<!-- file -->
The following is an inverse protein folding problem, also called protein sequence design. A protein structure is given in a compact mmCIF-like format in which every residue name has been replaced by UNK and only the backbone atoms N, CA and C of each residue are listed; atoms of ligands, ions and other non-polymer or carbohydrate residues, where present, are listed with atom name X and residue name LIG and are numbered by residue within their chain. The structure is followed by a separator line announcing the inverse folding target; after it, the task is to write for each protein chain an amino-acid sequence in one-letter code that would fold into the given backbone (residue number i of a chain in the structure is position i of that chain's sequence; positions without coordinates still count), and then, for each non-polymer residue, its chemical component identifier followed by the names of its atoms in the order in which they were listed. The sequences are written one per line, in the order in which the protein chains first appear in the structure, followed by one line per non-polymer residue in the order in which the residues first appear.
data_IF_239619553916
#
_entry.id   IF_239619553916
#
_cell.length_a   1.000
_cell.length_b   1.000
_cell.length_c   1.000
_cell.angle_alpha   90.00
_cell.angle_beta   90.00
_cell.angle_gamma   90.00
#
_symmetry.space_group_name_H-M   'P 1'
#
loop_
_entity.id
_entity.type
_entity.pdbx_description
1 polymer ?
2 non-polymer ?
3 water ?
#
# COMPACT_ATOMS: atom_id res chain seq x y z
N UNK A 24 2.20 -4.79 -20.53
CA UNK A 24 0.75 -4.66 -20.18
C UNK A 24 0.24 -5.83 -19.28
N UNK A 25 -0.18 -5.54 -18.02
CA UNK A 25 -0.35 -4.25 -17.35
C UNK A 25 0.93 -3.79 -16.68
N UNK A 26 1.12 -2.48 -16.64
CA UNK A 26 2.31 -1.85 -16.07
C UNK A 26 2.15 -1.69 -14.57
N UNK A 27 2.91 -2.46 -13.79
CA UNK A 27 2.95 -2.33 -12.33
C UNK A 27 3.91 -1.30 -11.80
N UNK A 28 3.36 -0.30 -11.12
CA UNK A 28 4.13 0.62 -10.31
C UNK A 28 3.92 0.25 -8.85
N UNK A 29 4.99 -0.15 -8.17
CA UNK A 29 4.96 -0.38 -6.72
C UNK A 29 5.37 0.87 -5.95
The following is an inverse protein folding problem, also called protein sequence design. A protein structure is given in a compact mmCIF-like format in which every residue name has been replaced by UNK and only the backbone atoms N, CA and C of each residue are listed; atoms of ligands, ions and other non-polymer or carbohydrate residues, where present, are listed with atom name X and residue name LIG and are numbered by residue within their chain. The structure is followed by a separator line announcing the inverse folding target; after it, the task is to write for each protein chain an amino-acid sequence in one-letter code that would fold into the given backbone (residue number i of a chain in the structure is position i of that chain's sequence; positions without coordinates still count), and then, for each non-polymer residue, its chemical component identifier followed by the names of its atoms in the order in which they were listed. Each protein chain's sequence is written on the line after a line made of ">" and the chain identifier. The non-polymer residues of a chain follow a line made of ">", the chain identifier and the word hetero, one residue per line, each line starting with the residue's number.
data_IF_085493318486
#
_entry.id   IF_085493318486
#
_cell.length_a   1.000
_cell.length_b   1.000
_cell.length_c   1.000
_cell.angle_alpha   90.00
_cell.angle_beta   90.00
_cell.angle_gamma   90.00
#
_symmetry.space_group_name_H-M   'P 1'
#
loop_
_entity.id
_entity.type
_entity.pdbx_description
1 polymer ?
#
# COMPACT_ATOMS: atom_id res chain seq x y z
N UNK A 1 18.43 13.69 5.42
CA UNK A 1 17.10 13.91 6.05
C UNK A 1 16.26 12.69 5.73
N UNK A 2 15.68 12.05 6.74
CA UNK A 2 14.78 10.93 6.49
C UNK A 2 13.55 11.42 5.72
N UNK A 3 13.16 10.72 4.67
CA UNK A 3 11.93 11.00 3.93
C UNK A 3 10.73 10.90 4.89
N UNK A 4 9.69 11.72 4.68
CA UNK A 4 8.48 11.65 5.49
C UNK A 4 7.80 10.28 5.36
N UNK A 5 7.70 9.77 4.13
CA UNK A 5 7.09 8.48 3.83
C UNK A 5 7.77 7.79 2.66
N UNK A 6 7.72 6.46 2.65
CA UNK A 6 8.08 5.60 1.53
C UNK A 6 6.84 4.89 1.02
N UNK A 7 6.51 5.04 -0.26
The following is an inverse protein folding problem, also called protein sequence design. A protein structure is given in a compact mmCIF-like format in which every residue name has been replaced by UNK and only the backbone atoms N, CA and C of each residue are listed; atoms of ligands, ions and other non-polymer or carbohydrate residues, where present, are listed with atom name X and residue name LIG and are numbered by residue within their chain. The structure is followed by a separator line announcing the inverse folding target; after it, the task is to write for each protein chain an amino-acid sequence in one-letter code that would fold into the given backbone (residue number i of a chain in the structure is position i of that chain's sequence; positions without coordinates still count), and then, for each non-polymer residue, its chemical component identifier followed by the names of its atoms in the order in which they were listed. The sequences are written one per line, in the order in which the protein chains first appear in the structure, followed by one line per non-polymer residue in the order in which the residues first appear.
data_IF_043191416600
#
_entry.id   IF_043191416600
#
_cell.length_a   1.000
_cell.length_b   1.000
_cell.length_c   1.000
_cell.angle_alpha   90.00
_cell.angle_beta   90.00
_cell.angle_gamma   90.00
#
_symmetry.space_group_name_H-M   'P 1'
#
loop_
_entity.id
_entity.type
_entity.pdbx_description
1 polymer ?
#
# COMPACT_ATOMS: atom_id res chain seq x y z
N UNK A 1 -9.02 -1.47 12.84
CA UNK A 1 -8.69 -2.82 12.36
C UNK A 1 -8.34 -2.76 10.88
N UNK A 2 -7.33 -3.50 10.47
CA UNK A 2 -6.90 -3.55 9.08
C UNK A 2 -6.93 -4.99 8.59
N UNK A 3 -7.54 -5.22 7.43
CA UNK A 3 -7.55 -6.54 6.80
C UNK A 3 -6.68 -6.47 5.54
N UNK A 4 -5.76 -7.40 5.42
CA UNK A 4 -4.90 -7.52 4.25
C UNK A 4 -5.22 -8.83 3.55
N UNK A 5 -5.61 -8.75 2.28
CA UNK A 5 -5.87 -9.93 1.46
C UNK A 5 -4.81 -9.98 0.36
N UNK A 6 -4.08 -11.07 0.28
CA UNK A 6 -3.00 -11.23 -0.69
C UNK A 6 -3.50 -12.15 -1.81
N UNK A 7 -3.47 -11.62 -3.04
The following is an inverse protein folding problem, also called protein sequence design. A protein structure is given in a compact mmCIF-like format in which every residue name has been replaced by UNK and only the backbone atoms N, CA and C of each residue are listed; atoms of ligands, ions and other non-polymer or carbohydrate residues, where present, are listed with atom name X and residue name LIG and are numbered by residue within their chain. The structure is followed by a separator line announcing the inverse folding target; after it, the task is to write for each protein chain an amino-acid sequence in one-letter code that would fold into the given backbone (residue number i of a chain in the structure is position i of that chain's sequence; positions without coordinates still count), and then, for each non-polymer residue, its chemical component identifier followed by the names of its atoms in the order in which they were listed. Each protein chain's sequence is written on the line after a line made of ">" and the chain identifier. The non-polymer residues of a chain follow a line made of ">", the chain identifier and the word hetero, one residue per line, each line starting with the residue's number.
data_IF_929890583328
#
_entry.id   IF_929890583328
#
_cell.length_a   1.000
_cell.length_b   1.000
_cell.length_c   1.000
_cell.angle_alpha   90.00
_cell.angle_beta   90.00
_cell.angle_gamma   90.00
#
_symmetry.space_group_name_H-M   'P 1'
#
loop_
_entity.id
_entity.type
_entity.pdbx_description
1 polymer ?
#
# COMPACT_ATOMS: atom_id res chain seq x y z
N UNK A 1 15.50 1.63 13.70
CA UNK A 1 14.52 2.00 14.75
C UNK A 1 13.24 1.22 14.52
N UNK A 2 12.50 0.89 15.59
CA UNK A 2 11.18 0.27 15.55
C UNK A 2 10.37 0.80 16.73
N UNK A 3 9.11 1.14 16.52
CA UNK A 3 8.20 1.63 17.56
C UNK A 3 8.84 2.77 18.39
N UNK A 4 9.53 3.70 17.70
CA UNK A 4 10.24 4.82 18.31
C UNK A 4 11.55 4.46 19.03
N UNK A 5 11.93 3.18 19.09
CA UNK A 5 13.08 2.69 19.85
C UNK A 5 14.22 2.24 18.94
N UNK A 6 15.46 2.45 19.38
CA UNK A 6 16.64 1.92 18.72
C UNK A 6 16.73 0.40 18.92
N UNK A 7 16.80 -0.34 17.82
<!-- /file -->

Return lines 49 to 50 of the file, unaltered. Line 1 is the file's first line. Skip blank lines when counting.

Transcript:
_cell.length_c   1.000
_cell.angle_alpha   90.00